It’s 45 years since the first liver transplant was done in the UK and, today, around 650 such operations are carried out in British liver transplant centres each year. Mr Charles Imber, one of the lead surgeons in the liver implant team at the Royal Free Hospital in London, describes what it’s like to be responsible for regular liver transplants.
“I am part of a large team of other surgeons and health professionals who work together to implant a suitable liver into a patient on the recipient waiting list. We are on call one week in four and can perform a transplant for several different patients during that time.”
The on-call liver transplant team receives several offers of potentially suitable livers each day. These are organs from people who have been declared either brain stem dead or whose heart has stopped beating. The donor liver is transplanted into the recipient ideally within 12 hours for the operation to have the best chance of success, so liver transplant operations are always emergencies.
“The situation is very difficult for the relatives and family of the donor, who need to give their consent to the liver being used in this way. Even if someone carries a donor card and is on the organ donor register in the UK, we still need to obtain permission from the next-of-kin, at a very emotional time. It is also a highly stressful time for the recipient. After months of waiting, sometimes while they are very ill in intensive care, the good news that a liver may be available is tempered by the possibility that the liver will not turn out to be suitable.”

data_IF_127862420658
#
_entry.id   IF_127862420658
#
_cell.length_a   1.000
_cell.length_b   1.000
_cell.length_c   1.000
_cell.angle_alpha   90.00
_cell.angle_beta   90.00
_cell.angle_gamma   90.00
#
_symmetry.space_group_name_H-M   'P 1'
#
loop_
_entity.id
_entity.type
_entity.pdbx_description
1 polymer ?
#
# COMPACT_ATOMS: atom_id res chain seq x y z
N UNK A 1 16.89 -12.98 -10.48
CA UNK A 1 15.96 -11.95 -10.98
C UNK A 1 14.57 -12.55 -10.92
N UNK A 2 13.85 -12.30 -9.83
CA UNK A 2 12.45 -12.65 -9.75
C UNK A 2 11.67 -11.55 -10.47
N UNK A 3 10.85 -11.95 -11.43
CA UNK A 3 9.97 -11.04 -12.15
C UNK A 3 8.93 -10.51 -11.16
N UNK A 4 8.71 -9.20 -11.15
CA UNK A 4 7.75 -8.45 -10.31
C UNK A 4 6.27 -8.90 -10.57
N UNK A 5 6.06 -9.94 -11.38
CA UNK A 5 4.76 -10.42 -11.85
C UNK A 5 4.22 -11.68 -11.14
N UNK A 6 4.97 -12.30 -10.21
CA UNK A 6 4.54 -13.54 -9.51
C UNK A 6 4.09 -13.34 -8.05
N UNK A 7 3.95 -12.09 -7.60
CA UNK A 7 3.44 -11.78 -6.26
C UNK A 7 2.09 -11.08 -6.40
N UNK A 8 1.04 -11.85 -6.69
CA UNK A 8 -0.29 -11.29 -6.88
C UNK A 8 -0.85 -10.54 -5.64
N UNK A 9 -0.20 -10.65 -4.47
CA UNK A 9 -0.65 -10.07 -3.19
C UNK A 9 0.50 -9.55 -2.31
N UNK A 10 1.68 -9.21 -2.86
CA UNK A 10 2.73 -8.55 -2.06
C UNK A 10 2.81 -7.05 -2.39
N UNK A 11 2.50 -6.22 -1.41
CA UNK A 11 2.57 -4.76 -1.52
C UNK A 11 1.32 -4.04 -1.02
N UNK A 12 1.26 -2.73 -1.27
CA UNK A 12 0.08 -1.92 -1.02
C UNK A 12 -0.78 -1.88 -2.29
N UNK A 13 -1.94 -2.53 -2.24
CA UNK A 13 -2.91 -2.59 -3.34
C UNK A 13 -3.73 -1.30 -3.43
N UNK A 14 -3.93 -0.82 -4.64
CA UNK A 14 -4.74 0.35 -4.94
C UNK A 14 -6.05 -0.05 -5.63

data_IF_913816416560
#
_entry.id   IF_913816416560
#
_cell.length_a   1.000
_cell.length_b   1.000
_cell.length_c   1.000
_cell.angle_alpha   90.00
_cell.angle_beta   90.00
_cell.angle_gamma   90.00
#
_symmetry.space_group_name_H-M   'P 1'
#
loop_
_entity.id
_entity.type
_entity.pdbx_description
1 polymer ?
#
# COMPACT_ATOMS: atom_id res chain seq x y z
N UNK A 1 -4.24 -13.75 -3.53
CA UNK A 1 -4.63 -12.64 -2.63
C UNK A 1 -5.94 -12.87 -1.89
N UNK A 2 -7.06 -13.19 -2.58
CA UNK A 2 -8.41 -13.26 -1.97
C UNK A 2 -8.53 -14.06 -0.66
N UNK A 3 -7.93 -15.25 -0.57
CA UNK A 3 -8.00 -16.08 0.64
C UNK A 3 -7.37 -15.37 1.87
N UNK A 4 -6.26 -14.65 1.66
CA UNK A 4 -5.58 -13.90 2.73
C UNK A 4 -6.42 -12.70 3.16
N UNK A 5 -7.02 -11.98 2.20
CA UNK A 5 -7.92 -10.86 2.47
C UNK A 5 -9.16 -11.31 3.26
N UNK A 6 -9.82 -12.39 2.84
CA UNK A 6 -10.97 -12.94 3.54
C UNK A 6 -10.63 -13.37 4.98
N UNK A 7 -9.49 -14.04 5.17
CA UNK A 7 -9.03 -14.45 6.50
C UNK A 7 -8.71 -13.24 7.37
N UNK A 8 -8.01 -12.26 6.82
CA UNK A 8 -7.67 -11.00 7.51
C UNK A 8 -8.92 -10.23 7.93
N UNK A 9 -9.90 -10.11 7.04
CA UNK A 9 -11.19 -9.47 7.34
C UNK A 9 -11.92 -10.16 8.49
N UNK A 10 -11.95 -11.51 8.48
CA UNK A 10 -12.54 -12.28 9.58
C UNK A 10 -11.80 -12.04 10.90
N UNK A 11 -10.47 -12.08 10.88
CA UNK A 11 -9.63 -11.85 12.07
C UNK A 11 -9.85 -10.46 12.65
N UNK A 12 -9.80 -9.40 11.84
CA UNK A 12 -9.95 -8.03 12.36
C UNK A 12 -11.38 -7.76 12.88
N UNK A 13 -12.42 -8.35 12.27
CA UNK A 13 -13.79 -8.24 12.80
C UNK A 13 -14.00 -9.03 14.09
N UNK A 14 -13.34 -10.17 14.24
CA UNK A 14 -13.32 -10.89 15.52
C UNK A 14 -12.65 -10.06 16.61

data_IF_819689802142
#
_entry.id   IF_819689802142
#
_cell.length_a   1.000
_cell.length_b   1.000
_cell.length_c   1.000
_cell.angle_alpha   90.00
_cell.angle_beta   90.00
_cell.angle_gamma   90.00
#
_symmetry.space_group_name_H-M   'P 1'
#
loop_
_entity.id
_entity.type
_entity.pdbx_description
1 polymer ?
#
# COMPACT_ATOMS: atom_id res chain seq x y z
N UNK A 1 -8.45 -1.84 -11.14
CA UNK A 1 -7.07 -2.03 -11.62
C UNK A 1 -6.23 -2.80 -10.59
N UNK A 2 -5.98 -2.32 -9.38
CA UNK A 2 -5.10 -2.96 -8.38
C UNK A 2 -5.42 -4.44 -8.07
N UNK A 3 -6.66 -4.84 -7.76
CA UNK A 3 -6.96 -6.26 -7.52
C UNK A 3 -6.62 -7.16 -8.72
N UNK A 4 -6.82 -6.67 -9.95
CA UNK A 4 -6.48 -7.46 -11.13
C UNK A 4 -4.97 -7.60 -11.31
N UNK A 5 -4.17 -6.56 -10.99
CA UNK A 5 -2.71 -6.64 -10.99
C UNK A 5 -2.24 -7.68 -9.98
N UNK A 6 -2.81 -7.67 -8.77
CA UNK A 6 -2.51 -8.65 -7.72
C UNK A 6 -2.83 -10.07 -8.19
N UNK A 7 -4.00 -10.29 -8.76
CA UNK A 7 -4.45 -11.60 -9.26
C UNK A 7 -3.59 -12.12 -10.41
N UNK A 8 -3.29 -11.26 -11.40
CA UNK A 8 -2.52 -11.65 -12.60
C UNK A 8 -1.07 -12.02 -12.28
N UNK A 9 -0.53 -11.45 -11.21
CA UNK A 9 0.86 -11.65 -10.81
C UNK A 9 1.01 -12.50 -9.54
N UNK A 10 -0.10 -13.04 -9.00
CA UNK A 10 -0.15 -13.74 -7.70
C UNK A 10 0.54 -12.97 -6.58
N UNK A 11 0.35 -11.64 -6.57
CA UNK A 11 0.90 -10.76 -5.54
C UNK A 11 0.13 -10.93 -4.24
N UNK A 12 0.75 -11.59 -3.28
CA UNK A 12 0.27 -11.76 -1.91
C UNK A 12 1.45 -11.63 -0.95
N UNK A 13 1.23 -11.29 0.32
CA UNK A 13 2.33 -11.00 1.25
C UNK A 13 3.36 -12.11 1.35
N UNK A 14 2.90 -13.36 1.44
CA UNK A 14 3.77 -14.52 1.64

To be approved for use in a transplant, the liver from the donor must be in good condition and the donor must not have any underlying health conditions that affect their liver. The organ must also be a good match in terms of blood group and other factors, to reduce the risk of organ rejection.
“We end up being able to use only a proportion of the livers offered, and, very sadly, patients do end up dying while waiting for a suitable liver. It is good that the incidence of fatal strokes is decreasing and that fewer people are dying in car accidents – but we need to do more to encourage more people to think about organ donation and to discuss their wishes with their families so that organs can be used if the worst happens.”
The actual surgery to implant a liver takes place at the liver centre where the recipient has been cared for. The liver is transported and as it is moving across the country, the patient is prepared for their operation.
“The implant surgery is usually complex and can take between 5 and 15 hours. The patient then needs to be in intensive care but survival times are increasing all the time. Around four in five people having a liver transplant in 2013 will live for five years.”
Although most liver transplants involve using the liver from someone who has recently died, there is an alternative. It is possible to transplant part of the liver from a health donor, usually a relative of the patient needing the liver.
“Although this type of liver transplant is still urgent, it is not done as an emergency. The donor and the recipient need to think through the idea carefully and to be sure that this is what they want to do. Removing part of a healthy liver carries a risk to an otherwise healthy donor. There is some debate in the UK about whether it is ethical to expose a healthy person to this risk, even if they agree and want to do it. We certainly only carry out this type of liver transplant after potential donors have been evaluated in detail, both physically and psychologically.”